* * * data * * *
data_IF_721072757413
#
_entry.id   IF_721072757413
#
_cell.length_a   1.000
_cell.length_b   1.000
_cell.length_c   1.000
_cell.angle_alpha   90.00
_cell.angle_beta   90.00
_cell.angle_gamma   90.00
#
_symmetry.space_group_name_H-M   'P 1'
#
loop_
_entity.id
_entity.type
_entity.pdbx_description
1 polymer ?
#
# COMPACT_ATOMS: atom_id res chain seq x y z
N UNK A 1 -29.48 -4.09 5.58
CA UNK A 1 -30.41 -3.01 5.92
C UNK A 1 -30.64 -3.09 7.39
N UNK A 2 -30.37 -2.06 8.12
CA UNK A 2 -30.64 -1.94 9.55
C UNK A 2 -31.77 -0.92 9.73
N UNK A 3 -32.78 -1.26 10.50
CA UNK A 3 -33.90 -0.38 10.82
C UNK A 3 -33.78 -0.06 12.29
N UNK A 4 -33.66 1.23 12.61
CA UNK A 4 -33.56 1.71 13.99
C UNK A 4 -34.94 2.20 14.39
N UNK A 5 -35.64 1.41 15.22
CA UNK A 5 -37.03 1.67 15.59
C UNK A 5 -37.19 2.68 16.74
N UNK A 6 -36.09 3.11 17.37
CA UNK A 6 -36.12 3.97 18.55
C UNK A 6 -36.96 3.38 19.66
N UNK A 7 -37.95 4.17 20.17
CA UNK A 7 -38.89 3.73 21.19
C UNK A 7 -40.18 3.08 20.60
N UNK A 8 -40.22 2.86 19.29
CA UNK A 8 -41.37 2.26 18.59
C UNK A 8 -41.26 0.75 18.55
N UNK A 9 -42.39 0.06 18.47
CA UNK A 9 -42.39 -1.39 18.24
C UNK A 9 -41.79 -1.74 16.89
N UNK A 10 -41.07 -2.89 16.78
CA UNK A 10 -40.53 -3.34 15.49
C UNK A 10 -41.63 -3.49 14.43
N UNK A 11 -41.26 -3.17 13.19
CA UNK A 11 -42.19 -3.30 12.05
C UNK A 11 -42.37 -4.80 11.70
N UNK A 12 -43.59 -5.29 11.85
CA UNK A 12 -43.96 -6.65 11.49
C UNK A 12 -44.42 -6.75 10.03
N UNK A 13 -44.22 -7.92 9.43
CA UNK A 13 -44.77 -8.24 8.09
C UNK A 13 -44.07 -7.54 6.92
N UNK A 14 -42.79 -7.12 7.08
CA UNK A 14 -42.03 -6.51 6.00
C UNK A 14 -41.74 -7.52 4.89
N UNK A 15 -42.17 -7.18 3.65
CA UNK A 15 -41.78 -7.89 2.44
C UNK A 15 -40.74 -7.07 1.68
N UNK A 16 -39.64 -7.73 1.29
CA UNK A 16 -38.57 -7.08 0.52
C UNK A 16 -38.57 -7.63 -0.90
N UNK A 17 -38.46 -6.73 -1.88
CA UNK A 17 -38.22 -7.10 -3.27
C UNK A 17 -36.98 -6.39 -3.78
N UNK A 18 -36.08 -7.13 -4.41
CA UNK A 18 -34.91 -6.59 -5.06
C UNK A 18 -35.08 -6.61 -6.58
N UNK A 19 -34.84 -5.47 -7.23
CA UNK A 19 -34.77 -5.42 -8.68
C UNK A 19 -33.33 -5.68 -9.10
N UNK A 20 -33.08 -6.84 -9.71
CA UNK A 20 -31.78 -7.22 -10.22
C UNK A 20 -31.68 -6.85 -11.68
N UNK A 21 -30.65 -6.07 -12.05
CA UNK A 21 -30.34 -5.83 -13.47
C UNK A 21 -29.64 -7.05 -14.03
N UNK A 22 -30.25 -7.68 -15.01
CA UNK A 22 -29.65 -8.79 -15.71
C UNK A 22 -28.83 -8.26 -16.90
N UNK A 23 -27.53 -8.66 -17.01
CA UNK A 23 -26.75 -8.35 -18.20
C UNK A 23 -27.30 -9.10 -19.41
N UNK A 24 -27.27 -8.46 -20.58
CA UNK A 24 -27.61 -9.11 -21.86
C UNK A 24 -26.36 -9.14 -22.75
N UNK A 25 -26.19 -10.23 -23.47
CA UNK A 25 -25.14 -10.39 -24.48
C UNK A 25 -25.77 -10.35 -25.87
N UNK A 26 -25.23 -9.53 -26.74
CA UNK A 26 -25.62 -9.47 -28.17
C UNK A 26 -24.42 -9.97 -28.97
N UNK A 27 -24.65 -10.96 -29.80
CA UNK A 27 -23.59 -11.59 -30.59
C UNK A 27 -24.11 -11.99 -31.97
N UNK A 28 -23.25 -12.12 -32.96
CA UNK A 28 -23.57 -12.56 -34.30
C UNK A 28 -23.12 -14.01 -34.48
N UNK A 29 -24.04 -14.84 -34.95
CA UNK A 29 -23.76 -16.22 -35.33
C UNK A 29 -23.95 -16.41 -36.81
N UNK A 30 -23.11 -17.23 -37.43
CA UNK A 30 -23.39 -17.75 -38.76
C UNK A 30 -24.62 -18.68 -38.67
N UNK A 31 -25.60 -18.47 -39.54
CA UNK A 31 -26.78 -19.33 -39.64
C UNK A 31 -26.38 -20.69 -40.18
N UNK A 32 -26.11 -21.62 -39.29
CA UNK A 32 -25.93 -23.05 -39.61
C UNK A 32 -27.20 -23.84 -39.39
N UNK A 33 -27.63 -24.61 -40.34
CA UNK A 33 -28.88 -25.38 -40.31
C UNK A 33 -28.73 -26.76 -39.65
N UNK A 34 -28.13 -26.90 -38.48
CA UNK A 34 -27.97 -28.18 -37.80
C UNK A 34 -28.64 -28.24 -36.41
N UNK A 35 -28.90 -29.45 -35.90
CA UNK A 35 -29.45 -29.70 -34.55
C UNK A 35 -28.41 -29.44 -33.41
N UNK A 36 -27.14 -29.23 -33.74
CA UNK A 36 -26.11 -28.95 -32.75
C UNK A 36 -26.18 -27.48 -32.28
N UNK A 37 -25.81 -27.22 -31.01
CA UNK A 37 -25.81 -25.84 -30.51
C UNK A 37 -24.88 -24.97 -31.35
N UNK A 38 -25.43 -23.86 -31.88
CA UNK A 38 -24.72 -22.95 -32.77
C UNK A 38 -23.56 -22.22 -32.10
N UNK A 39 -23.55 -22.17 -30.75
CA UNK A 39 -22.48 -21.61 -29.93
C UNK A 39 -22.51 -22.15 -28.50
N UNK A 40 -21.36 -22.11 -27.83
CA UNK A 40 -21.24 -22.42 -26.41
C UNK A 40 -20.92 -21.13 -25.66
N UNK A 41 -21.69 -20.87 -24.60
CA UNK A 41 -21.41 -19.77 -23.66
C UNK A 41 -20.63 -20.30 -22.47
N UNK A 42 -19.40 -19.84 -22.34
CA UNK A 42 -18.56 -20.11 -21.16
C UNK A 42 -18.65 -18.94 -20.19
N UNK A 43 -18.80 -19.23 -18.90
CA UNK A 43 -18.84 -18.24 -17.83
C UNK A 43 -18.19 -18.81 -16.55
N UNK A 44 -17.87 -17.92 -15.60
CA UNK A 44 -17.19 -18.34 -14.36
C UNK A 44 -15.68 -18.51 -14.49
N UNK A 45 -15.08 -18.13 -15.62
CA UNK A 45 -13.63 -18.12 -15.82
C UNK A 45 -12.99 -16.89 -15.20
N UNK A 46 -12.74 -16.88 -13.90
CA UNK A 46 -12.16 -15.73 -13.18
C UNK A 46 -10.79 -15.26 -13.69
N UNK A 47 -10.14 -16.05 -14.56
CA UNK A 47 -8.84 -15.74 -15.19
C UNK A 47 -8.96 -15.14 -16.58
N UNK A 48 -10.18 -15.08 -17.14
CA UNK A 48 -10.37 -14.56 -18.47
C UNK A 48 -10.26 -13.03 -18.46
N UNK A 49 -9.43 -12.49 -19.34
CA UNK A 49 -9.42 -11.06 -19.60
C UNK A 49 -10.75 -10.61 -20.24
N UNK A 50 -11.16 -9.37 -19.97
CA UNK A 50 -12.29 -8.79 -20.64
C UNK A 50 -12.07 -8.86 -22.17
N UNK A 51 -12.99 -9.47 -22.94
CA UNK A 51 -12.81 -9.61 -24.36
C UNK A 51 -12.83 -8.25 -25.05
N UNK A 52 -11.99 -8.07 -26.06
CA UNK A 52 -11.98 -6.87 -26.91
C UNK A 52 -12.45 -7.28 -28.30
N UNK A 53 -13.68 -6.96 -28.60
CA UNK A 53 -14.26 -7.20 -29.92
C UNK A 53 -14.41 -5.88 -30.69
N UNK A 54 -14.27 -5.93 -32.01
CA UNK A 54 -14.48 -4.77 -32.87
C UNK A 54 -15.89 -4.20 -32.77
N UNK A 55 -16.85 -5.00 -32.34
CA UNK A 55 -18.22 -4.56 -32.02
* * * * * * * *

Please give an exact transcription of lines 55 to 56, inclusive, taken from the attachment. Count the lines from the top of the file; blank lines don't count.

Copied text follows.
CA UNK A 12 -43.96 -6.65 11.49
C UNK A 12 -44.42 -6.75 10.03